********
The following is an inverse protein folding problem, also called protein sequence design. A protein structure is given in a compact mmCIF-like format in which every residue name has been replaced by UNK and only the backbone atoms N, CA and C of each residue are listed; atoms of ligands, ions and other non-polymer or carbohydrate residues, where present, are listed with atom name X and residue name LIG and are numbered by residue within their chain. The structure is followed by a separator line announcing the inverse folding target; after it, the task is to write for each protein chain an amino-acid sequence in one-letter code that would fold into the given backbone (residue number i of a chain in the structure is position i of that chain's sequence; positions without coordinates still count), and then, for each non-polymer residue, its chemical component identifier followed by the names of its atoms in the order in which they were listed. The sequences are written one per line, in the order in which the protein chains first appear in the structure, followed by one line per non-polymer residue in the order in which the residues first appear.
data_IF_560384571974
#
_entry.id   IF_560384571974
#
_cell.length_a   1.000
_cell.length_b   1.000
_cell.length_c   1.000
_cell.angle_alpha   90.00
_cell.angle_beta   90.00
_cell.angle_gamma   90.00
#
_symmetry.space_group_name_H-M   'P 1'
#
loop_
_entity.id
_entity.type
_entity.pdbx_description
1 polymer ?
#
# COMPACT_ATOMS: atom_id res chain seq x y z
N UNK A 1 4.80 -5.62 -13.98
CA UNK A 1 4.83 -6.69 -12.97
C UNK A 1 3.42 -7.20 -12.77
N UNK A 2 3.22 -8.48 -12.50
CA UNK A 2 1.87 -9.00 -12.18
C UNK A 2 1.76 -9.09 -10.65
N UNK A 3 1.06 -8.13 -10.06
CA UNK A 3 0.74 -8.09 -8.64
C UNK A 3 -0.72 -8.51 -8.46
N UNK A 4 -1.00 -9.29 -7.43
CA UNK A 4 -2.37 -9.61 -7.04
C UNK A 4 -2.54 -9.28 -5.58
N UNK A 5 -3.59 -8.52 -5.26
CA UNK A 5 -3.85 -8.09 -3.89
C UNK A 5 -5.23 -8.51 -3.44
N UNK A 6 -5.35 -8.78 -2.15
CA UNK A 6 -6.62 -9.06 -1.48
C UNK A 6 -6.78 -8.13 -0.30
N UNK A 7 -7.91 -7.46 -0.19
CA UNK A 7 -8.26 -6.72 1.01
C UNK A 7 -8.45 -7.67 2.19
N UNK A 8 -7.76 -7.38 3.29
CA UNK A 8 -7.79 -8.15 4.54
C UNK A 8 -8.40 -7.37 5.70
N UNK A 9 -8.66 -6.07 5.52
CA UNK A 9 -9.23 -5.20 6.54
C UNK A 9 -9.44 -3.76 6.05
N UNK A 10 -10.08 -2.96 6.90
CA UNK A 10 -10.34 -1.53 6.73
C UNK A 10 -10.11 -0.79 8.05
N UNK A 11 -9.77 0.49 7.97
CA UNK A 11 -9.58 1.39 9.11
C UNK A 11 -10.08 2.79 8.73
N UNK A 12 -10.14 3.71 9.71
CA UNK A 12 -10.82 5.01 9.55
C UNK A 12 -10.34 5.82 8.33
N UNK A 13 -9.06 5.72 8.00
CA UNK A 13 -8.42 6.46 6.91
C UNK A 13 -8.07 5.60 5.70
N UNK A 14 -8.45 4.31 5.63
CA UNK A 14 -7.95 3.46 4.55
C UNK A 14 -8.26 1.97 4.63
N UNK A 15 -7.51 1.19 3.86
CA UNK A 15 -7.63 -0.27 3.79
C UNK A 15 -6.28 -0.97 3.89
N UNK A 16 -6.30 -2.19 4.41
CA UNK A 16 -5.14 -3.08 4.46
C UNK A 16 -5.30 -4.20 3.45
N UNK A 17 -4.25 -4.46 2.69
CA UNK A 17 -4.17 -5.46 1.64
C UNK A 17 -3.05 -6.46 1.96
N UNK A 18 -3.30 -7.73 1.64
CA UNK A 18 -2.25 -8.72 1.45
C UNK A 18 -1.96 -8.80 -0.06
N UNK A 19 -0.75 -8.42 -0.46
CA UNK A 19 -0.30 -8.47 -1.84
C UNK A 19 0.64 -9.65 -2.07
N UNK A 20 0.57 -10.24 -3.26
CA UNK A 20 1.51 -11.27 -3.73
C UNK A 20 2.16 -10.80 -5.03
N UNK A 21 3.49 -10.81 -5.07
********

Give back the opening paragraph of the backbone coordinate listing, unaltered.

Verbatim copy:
The following is an inverse protein folding problem, also called protein sequence design. A protein structure is given in a compact mmCIF-like format in which every residue name has been replaced by UNK and only the backbone atoms N, CA and C of each residue are listed; atoms of ligands, ions and other non-polymer or carbohydrate residues, where present, are listed with atom name X and residue name LIG and are numbered by residue within their chain. The structure is followed by a separator line announcing the inverse folding target; after it, the task is to write for each protein chain an amino-acid sequence in one-letter code that would fold into the given backbone (residue number i of a chain in the structure is position i of that chain's sequence; positions without coordinates still count), and then, for each non-polymer residue, its chemical component identifier followed by the names of its atoms in the order in which they were listed. The sequences are written one per line, in the order in which the protein chains first appear in the structure, followed by one line per non-polymer residue in the order in which the residues first appear.